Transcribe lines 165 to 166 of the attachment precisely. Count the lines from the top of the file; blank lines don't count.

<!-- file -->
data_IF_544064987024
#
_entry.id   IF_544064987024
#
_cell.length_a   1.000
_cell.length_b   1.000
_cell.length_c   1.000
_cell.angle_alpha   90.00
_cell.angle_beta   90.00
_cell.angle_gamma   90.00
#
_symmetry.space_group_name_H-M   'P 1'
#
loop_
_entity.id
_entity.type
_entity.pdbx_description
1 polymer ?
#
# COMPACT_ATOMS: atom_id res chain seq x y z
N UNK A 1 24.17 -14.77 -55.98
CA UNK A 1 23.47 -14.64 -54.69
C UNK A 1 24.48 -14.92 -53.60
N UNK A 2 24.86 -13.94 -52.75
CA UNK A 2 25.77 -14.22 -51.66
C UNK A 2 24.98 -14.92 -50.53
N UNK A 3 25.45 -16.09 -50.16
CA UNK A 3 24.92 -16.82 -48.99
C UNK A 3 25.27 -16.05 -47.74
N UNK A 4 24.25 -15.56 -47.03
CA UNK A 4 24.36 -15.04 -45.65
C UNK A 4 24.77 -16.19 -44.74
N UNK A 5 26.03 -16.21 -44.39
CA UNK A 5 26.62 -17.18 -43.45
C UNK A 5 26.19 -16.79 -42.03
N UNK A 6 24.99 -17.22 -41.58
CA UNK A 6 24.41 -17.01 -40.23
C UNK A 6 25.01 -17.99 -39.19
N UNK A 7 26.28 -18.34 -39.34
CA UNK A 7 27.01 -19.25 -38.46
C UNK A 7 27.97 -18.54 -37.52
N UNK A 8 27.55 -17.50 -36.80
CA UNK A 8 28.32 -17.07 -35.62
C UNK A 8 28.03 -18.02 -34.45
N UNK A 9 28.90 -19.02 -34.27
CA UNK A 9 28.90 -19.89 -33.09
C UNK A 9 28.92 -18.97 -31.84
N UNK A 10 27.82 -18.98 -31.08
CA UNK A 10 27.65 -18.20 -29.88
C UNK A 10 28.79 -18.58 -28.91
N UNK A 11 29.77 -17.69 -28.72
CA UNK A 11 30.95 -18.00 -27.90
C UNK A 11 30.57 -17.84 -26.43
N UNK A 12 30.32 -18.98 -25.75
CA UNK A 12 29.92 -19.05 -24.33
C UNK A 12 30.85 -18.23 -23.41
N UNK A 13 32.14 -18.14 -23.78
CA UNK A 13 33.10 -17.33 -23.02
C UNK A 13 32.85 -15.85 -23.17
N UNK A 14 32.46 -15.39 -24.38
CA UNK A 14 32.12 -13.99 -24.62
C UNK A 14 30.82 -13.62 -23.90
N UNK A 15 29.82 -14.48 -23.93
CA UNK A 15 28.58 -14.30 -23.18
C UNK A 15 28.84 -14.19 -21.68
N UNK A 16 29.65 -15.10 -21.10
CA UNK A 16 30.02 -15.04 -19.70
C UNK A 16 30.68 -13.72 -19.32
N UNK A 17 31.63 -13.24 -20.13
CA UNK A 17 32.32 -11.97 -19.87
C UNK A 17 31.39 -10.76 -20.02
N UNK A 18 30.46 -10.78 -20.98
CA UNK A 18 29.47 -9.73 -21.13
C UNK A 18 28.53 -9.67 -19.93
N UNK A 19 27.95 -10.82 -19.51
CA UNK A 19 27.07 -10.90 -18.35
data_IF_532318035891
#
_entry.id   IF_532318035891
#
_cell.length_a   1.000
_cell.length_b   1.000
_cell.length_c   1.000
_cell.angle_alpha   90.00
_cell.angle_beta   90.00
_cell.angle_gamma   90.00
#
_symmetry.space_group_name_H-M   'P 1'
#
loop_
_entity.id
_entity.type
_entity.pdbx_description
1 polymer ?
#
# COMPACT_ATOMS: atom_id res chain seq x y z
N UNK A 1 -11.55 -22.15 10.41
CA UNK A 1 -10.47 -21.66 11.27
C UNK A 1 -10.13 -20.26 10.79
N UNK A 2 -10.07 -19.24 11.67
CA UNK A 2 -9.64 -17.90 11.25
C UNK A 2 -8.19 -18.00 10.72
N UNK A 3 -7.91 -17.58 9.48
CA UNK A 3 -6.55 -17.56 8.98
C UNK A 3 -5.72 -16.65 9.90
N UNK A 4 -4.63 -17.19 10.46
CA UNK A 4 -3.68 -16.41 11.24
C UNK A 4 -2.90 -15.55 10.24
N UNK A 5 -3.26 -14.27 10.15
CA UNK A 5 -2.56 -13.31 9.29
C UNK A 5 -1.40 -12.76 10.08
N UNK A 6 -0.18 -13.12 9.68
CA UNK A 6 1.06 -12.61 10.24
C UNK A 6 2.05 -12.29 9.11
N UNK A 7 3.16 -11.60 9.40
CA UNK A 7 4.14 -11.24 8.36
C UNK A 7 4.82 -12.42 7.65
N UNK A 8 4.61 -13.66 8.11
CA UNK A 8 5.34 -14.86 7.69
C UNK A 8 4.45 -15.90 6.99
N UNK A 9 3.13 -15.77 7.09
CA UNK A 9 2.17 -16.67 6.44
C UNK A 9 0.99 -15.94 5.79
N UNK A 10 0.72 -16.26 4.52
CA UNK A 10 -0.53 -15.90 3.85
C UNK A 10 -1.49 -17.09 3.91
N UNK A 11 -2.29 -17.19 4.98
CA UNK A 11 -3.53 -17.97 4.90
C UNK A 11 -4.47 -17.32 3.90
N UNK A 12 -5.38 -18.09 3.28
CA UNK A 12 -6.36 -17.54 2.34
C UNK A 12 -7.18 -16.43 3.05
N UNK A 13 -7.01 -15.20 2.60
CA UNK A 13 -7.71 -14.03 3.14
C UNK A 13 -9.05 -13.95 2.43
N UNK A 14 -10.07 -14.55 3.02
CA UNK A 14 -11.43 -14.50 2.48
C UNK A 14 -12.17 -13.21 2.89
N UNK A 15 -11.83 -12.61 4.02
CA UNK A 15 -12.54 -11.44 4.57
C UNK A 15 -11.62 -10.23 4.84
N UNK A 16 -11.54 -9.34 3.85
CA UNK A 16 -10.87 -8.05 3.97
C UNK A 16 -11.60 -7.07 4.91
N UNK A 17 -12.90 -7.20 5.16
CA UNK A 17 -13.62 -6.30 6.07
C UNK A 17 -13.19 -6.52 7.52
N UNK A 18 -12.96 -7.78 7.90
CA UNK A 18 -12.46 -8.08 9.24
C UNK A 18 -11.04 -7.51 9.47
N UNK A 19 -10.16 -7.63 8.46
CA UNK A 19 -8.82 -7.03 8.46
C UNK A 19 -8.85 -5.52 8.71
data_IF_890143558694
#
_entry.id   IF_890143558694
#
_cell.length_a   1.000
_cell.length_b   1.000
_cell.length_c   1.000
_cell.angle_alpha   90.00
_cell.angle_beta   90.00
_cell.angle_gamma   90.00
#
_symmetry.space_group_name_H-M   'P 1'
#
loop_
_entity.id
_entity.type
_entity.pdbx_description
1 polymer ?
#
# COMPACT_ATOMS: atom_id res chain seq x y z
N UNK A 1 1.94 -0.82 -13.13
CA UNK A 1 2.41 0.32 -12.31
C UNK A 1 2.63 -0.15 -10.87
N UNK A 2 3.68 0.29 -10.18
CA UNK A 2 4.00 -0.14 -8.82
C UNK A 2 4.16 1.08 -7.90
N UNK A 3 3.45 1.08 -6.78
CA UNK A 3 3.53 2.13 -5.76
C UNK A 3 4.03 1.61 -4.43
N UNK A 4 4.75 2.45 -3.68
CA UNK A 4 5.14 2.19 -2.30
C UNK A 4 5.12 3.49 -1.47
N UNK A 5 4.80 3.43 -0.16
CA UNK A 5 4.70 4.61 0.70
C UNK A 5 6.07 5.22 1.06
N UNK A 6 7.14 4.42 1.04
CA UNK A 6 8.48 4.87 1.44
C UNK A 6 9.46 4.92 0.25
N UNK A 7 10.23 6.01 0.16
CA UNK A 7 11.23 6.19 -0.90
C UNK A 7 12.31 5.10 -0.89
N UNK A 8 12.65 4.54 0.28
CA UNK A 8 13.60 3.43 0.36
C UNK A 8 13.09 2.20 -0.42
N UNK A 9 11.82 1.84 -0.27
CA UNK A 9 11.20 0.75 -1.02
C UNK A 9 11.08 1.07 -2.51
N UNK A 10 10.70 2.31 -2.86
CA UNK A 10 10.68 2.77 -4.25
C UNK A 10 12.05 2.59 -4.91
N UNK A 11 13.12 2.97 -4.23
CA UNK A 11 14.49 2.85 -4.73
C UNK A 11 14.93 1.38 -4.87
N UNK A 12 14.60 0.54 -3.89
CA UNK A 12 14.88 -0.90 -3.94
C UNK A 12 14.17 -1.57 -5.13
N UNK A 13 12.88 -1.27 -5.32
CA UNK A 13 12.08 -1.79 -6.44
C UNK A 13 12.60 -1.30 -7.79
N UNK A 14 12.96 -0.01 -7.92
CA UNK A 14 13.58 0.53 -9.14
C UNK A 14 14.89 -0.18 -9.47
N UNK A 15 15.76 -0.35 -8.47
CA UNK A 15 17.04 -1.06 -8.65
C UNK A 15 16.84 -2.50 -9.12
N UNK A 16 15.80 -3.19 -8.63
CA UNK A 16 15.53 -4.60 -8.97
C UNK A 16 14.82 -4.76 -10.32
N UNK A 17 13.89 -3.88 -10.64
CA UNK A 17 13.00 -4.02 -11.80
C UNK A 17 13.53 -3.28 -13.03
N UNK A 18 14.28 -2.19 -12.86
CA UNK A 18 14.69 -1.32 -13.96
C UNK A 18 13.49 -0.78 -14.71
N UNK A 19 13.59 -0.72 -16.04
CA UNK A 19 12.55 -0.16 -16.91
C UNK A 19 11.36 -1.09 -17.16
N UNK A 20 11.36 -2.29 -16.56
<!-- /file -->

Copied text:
_symmetry.space_group_name_H-M   'P 1'
#